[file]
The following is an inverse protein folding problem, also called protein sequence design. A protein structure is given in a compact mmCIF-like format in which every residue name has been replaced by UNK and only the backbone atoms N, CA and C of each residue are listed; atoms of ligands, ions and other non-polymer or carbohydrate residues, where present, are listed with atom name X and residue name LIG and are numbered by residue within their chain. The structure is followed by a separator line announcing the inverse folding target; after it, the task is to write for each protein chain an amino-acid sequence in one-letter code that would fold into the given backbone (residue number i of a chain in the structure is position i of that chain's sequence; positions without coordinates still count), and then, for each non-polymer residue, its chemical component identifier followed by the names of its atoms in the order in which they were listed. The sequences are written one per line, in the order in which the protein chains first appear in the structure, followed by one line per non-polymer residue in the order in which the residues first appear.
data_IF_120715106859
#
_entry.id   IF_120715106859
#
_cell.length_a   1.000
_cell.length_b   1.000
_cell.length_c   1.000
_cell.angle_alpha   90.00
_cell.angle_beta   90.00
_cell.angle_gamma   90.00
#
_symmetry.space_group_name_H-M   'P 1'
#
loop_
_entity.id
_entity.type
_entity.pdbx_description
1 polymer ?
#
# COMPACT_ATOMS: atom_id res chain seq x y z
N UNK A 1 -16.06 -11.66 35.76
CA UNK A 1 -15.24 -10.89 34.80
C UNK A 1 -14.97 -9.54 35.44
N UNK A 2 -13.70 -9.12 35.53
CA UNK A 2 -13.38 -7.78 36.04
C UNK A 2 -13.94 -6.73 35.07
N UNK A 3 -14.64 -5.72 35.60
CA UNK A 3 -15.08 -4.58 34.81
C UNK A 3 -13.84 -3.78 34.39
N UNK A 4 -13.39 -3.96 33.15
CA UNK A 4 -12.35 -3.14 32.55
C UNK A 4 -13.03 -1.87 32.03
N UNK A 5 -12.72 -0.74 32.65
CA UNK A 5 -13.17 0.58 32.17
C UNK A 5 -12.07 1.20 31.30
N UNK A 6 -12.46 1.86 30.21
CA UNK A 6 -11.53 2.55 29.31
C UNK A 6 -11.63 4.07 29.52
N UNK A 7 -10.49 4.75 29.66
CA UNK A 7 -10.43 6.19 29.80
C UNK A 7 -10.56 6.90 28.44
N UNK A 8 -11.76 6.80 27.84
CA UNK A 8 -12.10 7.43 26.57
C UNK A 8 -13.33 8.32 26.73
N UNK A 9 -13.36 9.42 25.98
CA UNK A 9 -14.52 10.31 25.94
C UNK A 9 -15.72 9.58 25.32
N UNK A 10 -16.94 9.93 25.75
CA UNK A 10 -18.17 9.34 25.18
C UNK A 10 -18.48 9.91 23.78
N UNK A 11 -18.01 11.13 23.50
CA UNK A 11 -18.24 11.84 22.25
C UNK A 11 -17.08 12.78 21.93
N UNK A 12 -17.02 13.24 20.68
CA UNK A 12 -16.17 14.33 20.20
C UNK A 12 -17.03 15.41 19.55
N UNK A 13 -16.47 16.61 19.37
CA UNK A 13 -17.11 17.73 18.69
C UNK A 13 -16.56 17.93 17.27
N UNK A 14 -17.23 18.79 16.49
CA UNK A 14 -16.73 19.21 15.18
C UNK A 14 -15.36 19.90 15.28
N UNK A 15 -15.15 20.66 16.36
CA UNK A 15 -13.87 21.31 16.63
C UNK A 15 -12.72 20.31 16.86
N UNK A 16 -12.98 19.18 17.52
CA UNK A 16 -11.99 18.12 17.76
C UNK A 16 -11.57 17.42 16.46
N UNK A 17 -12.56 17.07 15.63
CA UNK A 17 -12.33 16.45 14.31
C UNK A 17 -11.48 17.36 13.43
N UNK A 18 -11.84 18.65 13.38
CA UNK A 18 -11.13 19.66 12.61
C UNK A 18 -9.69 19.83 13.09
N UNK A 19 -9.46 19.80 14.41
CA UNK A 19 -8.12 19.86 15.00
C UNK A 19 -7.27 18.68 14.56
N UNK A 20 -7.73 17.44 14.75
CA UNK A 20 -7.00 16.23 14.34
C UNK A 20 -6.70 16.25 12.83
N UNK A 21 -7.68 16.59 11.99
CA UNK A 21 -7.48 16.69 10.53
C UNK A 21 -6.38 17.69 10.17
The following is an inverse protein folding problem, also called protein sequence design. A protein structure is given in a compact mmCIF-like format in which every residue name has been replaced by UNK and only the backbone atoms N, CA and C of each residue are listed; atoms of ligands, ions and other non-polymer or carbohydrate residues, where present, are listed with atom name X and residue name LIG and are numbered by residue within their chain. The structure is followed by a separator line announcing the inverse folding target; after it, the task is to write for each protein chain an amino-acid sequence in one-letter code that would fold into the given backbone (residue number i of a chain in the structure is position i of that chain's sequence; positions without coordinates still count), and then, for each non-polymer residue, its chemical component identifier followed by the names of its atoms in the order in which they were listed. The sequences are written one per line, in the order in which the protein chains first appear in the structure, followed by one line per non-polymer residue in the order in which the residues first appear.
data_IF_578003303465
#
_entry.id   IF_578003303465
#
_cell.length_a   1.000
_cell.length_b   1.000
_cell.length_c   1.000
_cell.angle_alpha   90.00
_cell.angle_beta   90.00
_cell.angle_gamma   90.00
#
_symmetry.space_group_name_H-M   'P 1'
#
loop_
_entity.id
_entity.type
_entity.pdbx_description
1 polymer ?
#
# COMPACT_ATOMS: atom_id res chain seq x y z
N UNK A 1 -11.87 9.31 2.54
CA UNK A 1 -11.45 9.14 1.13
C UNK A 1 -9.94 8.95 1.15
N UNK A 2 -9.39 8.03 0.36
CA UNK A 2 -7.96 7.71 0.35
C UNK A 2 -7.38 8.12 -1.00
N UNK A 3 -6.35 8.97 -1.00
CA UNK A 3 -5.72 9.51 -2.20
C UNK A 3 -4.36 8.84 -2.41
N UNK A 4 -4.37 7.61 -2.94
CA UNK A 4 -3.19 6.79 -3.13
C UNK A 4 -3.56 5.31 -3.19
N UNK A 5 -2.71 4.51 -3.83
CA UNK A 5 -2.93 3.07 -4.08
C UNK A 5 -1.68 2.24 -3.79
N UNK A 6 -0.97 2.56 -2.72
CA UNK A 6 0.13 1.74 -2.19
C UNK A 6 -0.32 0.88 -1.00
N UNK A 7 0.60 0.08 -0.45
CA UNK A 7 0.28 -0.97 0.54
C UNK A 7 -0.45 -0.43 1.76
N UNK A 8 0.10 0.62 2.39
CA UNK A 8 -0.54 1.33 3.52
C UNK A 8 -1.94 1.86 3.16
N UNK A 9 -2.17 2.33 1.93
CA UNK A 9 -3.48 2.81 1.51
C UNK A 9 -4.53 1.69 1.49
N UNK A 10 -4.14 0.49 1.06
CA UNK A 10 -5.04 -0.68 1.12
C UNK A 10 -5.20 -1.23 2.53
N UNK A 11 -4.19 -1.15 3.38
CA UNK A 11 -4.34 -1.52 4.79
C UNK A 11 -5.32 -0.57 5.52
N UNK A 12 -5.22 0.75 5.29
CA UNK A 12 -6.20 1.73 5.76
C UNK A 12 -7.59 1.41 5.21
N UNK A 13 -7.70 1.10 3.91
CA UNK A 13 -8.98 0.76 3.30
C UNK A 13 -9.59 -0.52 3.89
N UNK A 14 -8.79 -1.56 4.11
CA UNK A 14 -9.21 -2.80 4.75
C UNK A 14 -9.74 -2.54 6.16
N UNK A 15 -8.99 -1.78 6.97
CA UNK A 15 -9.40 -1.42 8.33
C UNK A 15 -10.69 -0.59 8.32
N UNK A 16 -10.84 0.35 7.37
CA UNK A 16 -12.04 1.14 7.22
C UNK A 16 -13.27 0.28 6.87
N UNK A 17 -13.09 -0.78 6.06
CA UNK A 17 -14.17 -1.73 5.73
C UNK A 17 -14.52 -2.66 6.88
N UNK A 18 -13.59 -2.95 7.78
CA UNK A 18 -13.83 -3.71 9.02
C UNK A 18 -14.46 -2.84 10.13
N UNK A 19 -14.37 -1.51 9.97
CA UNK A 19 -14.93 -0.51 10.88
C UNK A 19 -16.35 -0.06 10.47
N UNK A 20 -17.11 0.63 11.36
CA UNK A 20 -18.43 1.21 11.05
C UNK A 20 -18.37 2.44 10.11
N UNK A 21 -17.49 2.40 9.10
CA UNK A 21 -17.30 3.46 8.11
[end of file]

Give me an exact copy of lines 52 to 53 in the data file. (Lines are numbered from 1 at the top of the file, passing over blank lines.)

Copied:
N UNK A 11 -18.01 11.13 23.50
CA UNK A 11 -18.24 11.84 22.25